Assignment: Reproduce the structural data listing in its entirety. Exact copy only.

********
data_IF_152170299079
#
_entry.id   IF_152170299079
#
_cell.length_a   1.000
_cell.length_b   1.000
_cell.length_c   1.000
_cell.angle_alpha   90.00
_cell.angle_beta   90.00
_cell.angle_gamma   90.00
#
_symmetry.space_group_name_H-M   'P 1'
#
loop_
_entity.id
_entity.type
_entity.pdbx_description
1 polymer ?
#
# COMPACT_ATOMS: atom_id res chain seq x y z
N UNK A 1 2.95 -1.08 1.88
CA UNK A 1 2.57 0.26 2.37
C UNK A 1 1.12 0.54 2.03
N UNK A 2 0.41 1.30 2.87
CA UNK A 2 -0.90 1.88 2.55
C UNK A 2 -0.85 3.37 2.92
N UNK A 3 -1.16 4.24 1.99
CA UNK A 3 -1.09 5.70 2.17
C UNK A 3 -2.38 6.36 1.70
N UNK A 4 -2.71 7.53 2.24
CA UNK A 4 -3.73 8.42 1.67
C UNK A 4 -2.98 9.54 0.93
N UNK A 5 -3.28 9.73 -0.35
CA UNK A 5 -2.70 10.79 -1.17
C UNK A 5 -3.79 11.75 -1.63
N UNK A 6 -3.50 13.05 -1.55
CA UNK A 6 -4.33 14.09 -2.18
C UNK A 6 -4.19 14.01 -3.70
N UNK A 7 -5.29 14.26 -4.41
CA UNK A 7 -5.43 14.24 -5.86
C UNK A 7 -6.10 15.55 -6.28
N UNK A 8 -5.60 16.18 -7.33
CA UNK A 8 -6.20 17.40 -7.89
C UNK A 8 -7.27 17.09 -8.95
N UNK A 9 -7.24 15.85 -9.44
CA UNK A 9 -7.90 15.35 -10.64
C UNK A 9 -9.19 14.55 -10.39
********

data_IF_152170299079
#
_entry.id   IF_152170299079
#
_cell.length_a   1.000
_cell.length_b   1.000
_cell.length_c   1.000
_cell.angle_alpha   90.00
_cell.angle_beta   90.00
_cell.angle_gamma   90.00
#
_symmetry.space_group_name_H-M   'P 1'
#
loop_
_entity.id
_entity.type
_entity.pdbx_description
1 polymer ?
#
# COMPACT_ATOMS: atom_id res chain seq x y z
N UNK A 1 2.95 -1.08 1.88
CA UNK A 1 2.57 0.26 2.37
C UNK A 1 1.12 0.54 2.03
N UNK A 2 0.41 1.30 2.87
CA UNK A 2 -0.90 1.88 2.55
C UNK A 2 -0.85 3.37 2.92
N UNK A 3 -1.16 4.24 1.99
CA UNK A 3 -1.09 5.70 2.17
C UNK A 3 -2.38 6.36 1.70
N UNK A 4 -2.71 7.53 2.24
CA UNK A 4 -3.73 8.42 1.67
C UNK A 4 -2.98 9.54 0.93
N UNK A 5 -3.28 9.73 -0.35
CA UNK A 5 -2.70 10.79 -1.17
C UNK A 5 -3.79 11.75 -1.63
N UNK A 6 -3.50 13.05 -1.55
CA UNK A 6 -4.33 14.09 -2.18
C UNK A 6 -4.19 14.01 -3.70
N UNK A 7 -5.29 14.26 -4.41
CA UNK A 7 -5.43 14.24 -5.86
C UNK A 7 -6.10 15.55 -6.28
N UNK A 8 -5.60 16.18 -7.33
CA UNK A 8 -6.20 17.40 -7.89
C UNK A 8 -7.27 17.09 -8.95
N UNK A 9 -7.24 15.85 -9.44
CA UNK A 9 -7.90 15.35 -10.64
C UNK A 9 -9.19 14.55 -10.39